The Future Of Education

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Considering there are billions of websites, videos, podcasts, papers, and books, all available for free, one would suppose that the future of education is already here. One would be wrong.

The educational system has barely changed since the 1800s. Schools are still charging high fees to provide a basic education which is delivered by teachers in increasingly crowded classrooms using books that cost hundreds of dollars each. Education is one of the most valuable tools available to society, but it is also an area in desperate need for an upgrade.

Worst Offenders

Colleges and universities are among the worst offenders, often charging tens or hundreds of thousands of dollars for a four year program – while the vast majority of the material is available for free online.  College students are forced to learn subjects they don’t want to learn, just to qualify for a particular degree based on an outdated curriculum.  And finally, getting a degree does not guarantee getting a job. Most college graduates have no real hands on training in the job they will eventually fill, which is quite frequently not in an area they studied in college.

Colleges and universities have no incentive to change because they have a monopoly on the “certification” system that gives them the authority to issue a piece of paper called a “degree”, and most of their fees are paid for by low interest loans provided by the government. Colleges make billions in profits while students are saddled with a five figure debt before the age of 23.  This model is broken.

YouTube Is The New Harvard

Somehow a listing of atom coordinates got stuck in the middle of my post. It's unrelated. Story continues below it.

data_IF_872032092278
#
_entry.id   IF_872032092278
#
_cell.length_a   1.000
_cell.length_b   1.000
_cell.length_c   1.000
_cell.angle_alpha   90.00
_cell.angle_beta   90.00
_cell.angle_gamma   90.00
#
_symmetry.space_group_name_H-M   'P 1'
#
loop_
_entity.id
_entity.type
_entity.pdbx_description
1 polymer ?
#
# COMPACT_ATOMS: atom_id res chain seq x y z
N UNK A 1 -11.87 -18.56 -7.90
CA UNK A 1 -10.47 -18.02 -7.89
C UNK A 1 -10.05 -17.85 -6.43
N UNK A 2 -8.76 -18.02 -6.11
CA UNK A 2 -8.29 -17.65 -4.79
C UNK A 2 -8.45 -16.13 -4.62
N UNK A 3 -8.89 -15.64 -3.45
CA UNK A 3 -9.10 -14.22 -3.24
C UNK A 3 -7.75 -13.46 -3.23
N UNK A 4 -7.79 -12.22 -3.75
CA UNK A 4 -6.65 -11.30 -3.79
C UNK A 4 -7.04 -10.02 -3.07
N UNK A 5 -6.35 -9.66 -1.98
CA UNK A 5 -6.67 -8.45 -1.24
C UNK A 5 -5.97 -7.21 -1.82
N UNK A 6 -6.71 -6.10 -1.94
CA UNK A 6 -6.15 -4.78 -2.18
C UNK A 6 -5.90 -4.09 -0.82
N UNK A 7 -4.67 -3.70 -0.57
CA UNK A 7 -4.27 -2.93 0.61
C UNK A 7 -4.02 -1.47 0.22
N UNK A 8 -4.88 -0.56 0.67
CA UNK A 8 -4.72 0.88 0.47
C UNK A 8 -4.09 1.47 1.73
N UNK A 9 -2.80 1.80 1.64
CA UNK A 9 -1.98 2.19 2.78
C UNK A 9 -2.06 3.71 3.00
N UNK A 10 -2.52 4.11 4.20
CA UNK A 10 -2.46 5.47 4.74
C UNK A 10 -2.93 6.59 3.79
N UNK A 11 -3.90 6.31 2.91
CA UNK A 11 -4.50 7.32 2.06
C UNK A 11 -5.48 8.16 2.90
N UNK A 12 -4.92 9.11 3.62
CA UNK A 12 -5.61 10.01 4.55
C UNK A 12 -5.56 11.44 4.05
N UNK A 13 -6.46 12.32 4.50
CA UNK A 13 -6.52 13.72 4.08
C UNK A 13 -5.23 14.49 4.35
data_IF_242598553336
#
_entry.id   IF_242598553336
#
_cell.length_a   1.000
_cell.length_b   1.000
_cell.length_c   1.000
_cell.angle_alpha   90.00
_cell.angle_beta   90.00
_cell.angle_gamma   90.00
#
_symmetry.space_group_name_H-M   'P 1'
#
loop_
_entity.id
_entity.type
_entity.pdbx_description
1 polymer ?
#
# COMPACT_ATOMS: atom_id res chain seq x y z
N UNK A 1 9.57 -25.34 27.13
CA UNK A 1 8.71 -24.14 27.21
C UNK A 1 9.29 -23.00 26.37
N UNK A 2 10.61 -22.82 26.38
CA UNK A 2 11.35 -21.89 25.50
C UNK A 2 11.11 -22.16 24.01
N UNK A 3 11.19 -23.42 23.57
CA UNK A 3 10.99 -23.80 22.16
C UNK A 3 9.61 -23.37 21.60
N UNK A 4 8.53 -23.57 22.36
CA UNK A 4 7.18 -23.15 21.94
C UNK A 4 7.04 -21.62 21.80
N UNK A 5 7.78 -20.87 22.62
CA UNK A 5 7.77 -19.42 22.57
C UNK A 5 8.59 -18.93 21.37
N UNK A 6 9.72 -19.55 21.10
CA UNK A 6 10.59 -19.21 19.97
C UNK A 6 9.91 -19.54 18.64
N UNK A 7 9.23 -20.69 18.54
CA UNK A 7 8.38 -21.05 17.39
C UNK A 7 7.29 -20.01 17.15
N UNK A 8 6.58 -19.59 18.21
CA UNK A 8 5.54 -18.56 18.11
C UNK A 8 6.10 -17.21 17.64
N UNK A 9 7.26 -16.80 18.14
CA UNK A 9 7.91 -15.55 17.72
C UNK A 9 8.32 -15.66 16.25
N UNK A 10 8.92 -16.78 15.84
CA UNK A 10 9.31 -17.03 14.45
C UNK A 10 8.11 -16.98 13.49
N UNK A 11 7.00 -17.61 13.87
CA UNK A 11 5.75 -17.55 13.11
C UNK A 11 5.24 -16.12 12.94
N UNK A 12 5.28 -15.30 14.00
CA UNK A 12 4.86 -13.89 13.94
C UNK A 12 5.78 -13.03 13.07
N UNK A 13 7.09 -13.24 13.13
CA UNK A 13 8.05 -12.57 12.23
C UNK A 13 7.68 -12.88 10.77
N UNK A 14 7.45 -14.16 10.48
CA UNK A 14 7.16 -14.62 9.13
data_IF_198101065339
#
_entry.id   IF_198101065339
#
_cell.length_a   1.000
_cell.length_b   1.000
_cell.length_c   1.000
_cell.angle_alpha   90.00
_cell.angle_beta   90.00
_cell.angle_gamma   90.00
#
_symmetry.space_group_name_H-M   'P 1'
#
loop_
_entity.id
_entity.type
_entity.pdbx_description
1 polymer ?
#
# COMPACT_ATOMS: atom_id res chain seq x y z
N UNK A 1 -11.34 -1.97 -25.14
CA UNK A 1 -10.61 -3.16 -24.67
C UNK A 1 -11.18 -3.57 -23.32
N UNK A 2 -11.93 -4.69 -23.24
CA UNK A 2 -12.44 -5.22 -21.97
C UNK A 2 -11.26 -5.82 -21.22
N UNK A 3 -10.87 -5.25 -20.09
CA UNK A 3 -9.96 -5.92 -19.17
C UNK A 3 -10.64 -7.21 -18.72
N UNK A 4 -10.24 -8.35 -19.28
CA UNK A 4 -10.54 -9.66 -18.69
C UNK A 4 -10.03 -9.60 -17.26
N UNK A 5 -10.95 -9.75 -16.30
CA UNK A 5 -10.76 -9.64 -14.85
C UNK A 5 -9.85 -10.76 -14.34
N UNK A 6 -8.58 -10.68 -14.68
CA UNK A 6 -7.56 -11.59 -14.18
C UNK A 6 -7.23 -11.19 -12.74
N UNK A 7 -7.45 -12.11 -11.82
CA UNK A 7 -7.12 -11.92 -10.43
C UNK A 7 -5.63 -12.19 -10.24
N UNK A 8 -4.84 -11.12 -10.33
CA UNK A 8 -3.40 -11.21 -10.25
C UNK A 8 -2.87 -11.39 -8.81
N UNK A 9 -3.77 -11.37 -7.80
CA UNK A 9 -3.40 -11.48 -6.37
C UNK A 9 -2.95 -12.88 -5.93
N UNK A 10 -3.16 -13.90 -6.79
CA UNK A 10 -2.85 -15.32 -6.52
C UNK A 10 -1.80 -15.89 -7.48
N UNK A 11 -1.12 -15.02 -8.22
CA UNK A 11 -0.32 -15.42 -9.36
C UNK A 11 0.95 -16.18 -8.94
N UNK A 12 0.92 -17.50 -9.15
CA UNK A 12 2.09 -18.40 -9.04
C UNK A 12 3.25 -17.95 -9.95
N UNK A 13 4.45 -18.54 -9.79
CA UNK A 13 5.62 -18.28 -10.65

In our opinion, the future of education most certainly lies within the Internet.  The several million free videos available on YouTube (and other similar video sites), when considered in their entirety, are much more valuable than any Harvard degree. And yet, we don’t get “credit” for educating ourselves by watching videos on sites like YouTube.

While most people only use YouTube to watch cat videos (and other entertainment), there is a ton of valid and useful information out there just waiting to be discovered.  We are at a point in human society where anyone who wants to learn something can learn it for free.

How To Provide A Free Education

Education ought to be free – not because it is mandated to be free by the government (and thus not “free”), but because almost everything we want to know is ALREADY available for free, and the rest can only be learned by experience.

More and more traditional educational institutions are opting to put their classes and courses for free online because the marginal cost of doing so is almost zero.  While this is a good step forward, colleges and universities will strongly resist offering their entire degrees for free online, since it would risk putting them out of business.

Currently, information on the Internet is being paid for by advertisements, however, we envision a model in the future whereby the student will actually get paid to learn (more info will be made available on this model in the future).